The reason why the Liberals declined so quickly, and why Labour emerged, was precisely because the newly-enfranchised working man (and later, woman) knew that the only authentic, radical, progressive force for change in Britain was Labour, with its roots in working-class communities, specifically, in those days, through the trade unions and the co-operative movement. And just as the Liberals failed to offer the necessary progressive change a century ago, so their failure is being repeated lamentably in government today.
Yet the question is still posed as to whether or not Labour could enter into a progressive alliance with today’s Liberal Democrats. Under Nick Clegg – a man who not only chose to get into the bed with the Tories, but who seems to be enthusiastically enjoying his time between the sheets – the answer is an unequivocal no. Clegg is not merely leader of the Lib Dems, but for many years has been the poster boy for the so-called ‘Orange Book’ Liberals, the free-market Lib Dems like David Laws, Danny Alexander and Chris Huhne. These politicians have been exposed in recent months for what they really are: a bunch of ‘quasi-Conservatives’ who differ only from true Tories in their lack of hostility towards Europe. As David Laws said last November: “Working with the Conservatives in government has led to the ‘oranging’ process going on at a rapid rate”.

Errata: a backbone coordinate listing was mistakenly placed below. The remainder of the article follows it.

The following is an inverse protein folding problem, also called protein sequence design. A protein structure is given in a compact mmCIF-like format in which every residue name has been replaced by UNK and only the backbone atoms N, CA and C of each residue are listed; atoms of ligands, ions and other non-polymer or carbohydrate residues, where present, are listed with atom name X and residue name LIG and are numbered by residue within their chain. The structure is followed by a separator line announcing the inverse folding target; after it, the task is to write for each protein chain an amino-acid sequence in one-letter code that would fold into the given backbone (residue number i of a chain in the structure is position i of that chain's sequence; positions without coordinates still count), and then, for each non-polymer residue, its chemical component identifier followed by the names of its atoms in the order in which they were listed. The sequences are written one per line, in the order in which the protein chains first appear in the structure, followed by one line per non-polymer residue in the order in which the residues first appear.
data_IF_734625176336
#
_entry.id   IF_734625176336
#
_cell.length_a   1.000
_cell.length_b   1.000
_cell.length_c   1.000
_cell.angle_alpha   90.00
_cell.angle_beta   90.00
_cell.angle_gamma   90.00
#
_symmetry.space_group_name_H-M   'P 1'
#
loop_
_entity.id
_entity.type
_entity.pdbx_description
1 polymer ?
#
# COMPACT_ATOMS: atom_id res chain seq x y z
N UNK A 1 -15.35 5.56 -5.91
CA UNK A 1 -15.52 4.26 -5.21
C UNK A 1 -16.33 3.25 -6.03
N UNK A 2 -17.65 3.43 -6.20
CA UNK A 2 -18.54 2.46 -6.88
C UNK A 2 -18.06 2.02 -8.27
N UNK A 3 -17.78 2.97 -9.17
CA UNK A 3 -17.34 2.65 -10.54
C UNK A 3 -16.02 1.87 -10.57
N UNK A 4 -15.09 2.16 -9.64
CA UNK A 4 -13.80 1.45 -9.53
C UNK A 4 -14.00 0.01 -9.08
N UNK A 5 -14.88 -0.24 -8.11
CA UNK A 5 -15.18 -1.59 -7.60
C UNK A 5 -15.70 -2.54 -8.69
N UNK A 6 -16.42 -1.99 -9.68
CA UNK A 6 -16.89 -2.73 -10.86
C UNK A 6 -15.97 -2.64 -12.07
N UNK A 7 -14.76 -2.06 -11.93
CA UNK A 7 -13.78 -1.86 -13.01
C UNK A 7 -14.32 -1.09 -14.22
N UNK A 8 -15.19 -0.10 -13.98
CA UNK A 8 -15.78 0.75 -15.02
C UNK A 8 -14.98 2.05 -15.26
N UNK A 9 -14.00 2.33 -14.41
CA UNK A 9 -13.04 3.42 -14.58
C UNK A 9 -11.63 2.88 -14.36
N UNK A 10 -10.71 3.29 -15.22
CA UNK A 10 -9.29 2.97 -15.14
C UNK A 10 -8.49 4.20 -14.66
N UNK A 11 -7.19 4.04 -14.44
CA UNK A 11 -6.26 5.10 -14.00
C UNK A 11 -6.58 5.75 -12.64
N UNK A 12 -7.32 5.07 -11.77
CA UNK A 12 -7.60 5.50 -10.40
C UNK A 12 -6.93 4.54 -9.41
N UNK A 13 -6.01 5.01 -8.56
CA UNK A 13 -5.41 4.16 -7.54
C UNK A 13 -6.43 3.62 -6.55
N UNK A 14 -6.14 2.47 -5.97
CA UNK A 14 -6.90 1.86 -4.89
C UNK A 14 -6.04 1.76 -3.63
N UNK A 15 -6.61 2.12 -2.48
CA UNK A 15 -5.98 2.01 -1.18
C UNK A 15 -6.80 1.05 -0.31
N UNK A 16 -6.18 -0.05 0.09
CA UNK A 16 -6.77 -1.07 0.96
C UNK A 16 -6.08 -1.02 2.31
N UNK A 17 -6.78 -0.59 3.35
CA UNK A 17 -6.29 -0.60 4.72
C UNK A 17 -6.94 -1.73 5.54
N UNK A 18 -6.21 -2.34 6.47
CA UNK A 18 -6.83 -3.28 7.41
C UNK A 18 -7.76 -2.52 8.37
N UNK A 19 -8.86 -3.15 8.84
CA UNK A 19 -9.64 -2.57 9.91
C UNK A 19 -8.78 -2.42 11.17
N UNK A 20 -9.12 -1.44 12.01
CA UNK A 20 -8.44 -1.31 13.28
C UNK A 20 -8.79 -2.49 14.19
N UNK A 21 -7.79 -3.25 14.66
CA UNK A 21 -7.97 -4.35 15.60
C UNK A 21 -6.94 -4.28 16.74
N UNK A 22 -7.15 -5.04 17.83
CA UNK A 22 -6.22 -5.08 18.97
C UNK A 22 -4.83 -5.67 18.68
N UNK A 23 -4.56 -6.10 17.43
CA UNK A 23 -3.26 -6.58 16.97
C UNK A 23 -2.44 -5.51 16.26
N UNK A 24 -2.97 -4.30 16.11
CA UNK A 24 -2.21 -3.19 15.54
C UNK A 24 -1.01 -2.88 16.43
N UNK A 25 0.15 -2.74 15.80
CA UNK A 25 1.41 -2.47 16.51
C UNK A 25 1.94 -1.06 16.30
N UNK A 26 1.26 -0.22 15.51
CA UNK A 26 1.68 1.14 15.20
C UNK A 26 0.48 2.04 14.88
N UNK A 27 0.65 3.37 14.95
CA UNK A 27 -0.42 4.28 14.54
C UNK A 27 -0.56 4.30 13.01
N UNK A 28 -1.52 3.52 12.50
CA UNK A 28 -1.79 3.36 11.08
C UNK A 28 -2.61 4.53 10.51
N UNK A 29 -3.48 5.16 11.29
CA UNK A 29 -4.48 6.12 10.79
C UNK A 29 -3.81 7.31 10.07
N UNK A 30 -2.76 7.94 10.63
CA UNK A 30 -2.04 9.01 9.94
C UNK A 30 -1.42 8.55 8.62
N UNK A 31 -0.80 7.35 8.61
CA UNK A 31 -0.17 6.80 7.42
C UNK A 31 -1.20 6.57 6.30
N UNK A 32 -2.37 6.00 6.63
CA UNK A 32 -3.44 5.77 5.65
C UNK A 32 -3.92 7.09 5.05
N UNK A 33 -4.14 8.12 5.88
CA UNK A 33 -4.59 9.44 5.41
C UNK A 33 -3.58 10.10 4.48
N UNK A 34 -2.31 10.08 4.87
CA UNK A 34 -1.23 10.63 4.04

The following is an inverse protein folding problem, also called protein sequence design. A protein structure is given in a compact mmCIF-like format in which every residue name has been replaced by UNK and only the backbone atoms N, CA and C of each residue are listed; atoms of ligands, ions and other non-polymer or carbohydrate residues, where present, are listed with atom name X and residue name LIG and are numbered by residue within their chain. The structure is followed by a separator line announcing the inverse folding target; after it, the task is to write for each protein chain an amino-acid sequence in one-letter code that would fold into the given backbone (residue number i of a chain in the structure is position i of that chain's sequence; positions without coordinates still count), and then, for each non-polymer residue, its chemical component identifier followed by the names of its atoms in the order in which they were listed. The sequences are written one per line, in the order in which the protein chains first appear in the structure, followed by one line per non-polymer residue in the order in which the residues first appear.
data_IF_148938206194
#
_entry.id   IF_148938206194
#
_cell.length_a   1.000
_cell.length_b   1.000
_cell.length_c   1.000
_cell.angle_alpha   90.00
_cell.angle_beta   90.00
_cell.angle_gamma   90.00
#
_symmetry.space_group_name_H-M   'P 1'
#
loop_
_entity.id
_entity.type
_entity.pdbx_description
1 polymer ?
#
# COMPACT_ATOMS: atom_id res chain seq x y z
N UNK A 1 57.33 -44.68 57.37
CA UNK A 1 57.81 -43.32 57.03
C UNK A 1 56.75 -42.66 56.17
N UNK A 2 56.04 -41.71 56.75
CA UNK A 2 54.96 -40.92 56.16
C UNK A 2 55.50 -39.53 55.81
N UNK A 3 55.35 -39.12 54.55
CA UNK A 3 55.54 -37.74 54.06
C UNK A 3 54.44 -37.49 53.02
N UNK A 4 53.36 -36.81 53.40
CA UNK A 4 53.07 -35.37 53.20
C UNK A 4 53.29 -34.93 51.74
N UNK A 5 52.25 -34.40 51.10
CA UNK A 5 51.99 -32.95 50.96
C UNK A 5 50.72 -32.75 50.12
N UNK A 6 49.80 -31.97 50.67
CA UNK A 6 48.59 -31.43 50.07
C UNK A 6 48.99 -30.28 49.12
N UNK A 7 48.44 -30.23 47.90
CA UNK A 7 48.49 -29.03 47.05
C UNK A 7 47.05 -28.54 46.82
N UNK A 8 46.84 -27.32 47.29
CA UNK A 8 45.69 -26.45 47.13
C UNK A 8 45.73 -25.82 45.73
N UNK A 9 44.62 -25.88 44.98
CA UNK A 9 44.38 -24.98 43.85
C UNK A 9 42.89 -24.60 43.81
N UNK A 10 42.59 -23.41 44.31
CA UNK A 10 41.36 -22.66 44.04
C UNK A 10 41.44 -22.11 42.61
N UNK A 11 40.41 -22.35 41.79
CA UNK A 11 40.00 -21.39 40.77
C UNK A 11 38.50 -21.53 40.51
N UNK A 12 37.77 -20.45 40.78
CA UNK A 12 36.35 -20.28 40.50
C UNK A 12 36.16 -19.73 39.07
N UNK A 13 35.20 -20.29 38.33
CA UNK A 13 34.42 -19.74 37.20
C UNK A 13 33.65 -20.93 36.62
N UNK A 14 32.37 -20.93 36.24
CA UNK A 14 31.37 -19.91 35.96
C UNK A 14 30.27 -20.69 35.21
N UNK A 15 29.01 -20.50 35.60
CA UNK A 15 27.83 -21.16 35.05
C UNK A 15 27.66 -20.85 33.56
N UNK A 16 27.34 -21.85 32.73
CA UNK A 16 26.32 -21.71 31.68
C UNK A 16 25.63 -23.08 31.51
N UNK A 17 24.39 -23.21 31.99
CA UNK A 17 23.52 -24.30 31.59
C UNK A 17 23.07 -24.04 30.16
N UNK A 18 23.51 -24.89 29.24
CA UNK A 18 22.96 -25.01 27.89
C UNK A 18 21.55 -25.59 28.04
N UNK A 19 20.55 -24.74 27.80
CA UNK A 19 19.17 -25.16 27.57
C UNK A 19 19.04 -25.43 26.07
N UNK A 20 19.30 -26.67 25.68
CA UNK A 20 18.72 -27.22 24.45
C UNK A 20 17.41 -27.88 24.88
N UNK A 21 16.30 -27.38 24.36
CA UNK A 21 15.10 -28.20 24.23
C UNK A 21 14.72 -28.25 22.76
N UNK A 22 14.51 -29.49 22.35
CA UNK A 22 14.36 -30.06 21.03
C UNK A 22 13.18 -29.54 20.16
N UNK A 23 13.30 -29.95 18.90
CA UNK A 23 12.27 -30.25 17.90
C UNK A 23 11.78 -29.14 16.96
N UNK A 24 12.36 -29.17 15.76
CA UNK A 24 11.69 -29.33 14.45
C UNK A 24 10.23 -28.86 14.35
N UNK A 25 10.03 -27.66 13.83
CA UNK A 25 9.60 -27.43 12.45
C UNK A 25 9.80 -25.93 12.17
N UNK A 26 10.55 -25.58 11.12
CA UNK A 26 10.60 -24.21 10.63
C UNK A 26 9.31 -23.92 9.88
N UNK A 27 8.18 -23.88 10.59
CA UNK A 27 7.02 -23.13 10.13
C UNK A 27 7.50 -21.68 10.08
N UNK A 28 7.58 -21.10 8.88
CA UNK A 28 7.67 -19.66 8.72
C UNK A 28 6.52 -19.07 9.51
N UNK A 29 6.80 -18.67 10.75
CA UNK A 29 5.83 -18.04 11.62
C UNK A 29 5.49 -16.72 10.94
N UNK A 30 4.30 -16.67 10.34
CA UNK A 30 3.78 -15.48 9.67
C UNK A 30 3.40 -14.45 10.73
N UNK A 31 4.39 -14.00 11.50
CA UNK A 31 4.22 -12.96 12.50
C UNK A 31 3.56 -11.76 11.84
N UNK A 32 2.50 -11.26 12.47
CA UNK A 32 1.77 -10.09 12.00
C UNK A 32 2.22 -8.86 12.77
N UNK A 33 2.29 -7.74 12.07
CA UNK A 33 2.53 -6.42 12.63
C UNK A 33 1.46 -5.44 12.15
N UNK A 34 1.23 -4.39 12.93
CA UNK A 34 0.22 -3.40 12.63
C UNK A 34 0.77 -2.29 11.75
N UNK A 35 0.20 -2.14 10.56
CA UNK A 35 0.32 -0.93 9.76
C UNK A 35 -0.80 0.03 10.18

“Labour should reject the idea that a deal with the Lib Dems is our goal. History shows that when Labour has a broad appeal, we have a broad political reach. To believe that Labour cannot win again in this way is the politics of despair”